Computational Analysis of Dynamical Responses to the Intrinsic Pathway of Programmed Cell Death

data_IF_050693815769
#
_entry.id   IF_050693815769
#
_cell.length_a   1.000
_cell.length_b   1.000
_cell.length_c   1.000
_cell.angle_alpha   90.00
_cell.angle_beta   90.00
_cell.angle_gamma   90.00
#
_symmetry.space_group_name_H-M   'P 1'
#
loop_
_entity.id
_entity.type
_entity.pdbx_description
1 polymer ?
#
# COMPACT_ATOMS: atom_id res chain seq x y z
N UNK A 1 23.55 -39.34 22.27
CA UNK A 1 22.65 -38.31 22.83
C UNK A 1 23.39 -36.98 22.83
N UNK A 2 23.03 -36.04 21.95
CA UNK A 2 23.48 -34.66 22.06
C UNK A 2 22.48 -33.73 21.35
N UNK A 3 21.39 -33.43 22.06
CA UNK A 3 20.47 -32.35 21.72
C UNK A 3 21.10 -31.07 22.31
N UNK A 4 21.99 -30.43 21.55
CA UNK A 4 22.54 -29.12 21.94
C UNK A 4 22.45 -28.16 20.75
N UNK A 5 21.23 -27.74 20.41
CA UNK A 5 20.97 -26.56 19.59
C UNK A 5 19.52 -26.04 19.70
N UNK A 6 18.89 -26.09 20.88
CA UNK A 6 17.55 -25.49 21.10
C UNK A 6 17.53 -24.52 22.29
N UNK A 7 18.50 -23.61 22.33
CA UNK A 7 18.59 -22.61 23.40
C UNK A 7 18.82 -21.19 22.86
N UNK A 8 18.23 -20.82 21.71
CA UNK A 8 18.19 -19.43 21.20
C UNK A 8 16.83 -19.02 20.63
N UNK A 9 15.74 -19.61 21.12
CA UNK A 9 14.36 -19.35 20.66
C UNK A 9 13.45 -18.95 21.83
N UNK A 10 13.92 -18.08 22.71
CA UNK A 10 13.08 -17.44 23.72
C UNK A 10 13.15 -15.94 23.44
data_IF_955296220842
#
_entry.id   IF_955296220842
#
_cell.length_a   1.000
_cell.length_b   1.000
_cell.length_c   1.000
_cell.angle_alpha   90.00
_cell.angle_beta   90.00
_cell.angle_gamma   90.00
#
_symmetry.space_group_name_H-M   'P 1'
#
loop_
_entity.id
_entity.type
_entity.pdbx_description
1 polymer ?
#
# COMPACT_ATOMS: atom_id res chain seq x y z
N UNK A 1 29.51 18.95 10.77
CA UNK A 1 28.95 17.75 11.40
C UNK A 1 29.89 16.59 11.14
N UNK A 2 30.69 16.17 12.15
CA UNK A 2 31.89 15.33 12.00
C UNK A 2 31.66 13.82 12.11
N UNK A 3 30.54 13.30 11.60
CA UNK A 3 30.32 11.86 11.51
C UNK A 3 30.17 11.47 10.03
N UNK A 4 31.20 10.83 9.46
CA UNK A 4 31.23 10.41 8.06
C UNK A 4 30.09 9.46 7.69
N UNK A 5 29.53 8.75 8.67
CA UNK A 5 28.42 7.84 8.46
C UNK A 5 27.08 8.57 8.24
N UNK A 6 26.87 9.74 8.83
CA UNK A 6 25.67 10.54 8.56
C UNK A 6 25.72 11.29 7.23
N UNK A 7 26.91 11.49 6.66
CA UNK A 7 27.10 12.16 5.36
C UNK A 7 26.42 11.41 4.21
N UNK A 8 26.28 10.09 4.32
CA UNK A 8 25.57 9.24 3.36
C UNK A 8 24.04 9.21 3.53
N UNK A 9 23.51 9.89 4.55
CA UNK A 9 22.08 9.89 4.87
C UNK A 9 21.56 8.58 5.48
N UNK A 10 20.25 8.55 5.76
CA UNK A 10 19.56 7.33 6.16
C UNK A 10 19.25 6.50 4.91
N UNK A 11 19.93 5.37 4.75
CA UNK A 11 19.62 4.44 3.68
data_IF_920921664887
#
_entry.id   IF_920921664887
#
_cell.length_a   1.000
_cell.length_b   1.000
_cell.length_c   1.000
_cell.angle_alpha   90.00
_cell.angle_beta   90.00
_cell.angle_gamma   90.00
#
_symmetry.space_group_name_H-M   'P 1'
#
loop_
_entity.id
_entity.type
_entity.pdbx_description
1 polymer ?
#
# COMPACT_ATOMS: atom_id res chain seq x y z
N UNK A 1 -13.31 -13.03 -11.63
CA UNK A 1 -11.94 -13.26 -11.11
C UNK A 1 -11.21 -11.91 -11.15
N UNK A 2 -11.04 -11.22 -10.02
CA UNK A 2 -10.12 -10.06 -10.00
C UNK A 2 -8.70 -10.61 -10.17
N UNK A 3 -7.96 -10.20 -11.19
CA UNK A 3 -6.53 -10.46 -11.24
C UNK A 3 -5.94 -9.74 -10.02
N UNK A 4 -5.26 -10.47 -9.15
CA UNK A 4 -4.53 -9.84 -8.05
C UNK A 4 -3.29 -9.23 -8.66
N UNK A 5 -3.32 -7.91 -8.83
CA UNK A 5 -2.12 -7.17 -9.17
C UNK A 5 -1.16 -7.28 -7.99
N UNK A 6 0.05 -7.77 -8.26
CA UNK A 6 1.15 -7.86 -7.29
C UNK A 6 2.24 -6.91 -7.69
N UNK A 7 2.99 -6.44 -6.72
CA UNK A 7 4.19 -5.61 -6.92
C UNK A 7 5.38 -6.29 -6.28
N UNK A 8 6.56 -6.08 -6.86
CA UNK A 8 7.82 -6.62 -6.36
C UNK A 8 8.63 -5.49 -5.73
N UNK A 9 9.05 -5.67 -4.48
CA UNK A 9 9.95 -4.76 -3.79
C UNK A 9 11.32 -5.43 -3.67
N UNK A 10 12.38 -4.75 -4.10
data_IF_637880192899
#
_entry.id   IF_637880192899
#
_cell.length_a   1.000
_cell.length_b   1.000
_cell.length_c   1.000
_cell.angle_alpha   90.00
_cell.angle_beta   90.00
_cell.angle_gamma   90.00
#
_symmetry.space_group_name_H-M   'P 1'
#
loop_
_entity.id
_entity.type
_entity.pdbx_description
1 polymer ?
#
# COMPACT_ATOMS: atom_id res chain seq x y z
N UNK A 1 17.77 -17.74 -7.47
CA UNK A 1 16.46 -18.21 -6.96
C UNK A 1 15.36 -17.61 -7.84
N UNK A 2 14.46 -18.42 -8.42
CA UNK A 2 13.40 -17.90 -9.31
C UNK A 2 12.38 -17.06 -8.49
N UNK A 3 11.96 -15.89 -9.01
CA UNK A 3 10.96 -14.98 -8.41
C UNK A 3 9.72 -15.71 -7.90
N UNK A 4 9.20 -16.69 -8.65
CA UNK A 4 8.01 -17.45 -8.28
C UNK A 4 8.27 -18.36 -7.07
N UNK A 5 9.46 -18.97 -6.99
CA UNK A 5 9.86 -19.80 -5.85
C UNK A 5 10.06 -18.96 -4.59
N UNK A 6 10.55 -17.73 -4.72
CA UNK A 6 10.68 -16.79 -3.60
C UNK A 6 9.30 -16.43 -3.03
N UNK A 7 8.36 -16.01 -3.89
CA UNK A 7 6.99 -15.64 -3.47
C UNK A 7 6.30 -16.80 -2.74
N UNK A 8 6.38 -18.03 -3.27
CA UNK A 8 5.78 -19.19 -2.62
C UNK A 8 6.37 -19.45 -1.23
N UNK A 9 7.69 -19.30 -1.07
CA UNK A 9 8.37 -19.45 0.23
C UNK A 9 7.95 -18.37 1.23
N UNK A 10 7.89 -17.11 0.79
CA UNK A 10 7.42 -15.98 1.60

Multicellular organisms shape development and remove aberrant cells by programmed cell death ("apoptosis"). Because defective cell death (too little or too much) is implicated in various diseases (like cancer and autoimmunity), understanding how apoptosis is regulated is an important goal of molecular cell biologists. To this end, we propose a mathematical model of the intrinsic apoptotic pathway that captures three key dynamical features: a signal threshold to elicit cell death, irreversible commitment to the response, and a time delay that is inversely proportional to signal strength. Subdividing the intrinsic pathway into three modules (initiator, amplifier, executioner), we use computer simulation and bifurcation theory to attribute signal threshold and time delay to positive feedback in the initiator module and irreversible commitment to positive feedback in the executioner module. The model accounts for the behavior of mutants deficient in various genes and is used to design experiments that would test its basic assumptions. Finally, we apply the model to study p53-induced cellular responses to DNA damage. Cells first undergo cell cycle arrest and DNA repair, and then apoptosis if the damage is beyond repair. The model ascribes this cell-fate transition to a transformation of p53 from "helper" to "killer" forms.